That being said – Bible Black is a fascinating game for more reasons than its wild sex scenes. It’s a fairly transgressive title, in that it’s a narrative where the empowered female deuteragonists trick men into thinking they have agency, then use them as they see fit. Despite Taki being complicit in some truly heinous acts, he’s ultimately a pawn in Kitami’s game – and fresh meat for any coven member that he crosses. At no point is he a particularly powerful or autonomous character. Bible Black’s script is concerned with male anxieties about power and agency, and ultimately comes to the conclusion that men are powerless on their own in almost every ending.
Playing into that is the character of Kitami herself. Kitami, a sheer delight in just how much joy she takes in being a vicious sociopath, embodies so many traditionally masculine fears. She dictates who Taki sleeps with, how he conducts himself at school, and practically every other aspect of his life. Furthermore, she wields a cult of women that are at her beck and call, and who are all involved in some form of sapphic relationship with her. Kitami is also hermaphroditic, which plays into the toxic and harmful male fear of being “tricked” into sleeping with trans women.
In lesser hands, this is all subject matter that could be handled in the grossest way possible, and certainly, the game isn’t without problems. But overall, it’s impossible to not see the game as a prolonged male disempowerment fantasy, filled with interesting and complex female characters that all have their own motivations. These characters all present a distinct threat to the male character, and in the end, he’s given no recourse – no chance to come out on top. Because in the end, these women (trans or cis) run this world of black magic and blood sacrifices, and only through trusting the right ones can a hapless man hope to survive in it.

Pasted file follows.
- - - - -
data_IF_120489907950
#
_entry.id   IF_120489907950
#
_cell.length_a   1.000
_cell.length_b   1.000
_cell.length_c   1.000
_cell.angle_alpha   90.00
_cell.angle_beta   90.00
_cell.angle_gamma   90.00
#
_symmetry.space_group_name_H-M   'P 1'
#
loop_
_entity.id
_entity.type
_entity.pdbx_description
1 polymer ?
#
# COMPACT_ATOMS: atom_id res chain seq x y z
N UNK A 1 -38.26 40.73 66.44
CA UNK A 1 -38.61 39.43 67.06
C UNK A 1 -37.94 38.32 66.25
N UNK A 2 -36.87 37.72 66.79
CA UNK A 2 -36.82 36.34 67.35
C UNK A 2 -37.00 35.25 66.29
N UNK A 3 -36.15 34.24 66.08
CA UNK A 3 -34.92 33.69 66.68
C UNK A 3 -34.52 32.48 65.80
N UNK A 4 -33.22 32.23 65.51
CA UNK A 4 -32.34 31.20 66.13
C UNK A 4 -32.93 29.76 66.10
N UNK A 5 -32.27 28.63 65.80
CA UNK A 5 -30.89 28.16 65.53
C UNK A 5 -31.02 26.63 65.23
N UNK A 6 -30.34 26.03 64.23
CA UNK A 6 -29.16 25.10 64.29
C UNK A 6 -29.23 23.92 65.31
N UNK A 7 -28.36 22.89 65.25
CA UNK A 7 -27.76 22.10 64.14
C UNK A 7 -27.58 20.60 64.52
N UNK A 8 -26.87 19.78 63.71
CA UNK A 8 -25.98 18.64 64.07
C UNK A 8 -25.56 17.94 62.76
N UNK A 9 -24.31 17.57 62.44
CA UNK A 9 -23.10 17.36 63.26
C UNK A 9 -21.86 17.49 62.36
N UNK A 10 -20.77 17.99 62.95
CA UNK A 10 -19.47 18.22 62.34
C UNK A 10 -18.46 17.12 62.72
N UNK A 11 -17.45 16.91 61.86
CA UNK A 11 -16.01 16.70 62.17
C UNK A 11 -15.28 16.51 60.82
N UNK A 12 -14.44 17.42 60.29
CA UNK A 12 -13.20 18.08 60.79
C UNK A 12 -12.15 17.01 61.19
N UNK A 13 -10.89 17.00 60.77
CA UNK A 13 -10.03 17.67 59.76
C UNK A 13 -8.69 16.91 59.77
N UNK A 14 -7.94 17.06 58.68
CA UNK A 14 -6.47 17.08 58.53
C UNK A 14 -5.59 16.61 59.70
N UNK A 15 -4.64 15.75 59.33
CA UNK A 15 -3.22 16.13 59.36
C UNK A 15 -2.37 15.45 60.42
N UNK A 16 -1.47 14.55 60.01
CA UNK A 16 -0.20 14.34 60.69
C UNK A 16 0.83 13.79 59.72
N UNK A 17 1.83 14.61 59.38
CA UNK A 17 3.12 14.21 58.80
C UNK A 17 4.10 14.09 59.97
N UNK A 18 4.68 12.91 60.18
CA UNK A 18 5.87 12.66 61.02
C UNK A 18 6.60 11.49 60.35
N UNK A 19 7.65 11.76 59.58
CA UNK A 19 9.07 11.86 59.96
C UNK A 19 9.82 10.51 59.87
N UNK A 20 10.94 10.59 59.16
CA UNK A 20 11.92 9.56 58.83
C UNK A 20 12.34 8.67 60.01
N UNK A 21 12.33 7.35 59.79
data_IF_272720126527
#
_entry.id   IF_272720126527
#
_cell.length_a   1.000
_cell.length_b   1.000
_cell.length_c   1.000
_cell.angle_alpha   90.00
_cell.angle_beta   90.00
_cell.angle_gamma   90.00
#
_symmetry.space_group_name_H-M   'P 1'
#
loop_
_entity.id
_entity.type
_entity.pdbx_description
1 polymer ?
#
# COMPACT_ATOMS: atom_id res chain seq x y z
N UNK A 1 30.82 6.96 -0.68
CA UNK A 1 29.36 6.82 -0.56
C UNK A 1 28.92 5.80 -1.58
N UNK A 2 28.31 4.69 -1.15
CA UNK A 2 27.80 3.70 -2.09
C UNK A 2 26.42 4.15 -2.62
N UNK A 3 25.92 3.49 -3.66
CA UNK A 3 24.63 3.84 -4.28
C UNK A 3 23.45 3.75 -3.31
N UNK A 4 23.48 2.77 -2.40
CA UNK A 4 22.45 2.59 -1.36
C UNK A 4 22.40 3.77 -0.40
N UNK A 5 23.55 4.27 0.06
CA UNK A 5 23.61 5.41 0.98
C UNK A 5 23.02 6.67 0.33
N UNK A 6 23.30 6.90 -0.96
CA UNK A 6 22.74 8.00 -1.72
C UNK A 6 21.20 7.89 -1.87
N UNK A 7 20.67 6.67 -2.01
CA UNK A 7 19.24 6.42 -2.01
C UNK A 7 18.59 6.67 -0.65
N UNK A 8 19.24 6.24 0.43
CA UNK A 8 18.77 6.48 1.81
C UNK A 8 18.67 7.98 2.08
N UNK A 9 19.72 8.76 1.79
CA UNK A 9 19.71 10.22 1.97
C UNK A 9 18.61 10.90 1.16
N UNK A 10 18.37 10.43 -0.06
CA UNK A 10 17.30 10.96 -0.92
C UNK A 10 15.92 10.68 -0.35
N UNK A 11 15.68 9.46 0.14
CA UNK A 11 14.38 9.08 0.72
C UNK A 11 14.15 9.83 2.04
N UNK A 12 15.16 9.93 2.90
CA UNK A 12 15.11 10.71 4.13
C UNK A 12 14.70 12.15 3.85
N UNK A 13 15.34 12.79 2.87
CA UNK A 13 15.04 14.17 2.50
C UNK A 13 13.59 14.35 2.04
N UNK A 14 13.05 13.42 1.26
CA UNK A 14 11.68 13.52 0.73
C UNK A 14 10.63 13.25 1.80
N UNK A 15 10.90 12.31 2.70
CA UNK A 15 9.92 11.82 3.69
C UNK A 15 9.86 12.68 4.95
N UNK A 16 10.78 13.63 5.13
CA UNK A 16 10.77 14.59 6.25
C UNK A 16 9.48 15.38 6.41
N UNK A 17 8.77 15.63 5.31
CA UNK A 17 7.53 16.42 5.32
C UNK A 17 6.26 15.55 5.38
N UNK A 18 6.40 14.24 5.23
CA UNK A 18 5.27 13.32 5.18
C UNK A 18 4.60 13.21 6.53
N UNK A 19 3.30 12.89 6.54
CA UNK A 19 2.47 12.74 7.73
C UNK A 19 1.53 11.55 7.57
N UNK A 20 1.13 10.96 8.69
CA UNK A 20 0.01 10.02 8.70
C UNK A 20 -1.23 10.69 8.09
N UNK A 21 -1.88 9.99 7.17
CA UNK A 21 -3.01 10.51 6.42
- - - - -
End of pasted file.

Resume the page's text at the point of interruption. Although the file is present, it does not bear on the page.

That theme is no accident, either. Bible Black was a deliberate attempt to capitalize on smash-hit occult media like The Blair Witch Project, The Craft, and Charmed. All of those things, in one shape or another, showcased the male ego being powerless against distinctly feminine magic. Witches were having a cultural moment, and Bible Black saw fit to capitalize on that by mining male fears for wank material.
It worked. Bible Black was a smash-hit success in both Japan and the US, and even had some crossover appeal in US anime fandom, thanks to a solid 2001 OVA adaptation. In the early-to-mid aughts, the series was notorious among extremely online anime fans, and it wasn’t uncommon to see cosplayers decked out in the school uniform worn by almost every female character. To this day, it’s something of a cult hit – in and out of hentai circles.
To me, that comes as little surprise. Bible Black broke a lot of barriers for a single eroge – chief among them being the game’s “un-manning” of its protagonist. It presented a smutty experience where women weren’t just fodder for masculine sexual violence, and where the primary players that drove the plot forward weren’t men. Plus, in terms of porn games, it’s an extremely good one of those, with art by the prolific Seishoujo. Seishoujo would go on to make even more extreme games with femdom focuses, including 2011’s delightfully campy Starless.
While some elements of Bible Black have definitely aged like milk, it’s still a compelling and sexy thriller with some interesting and bizarre depictions of sex. If you’re looking for a spooky, smutty game to play during the designated scary month, it’s still very much worth checking out.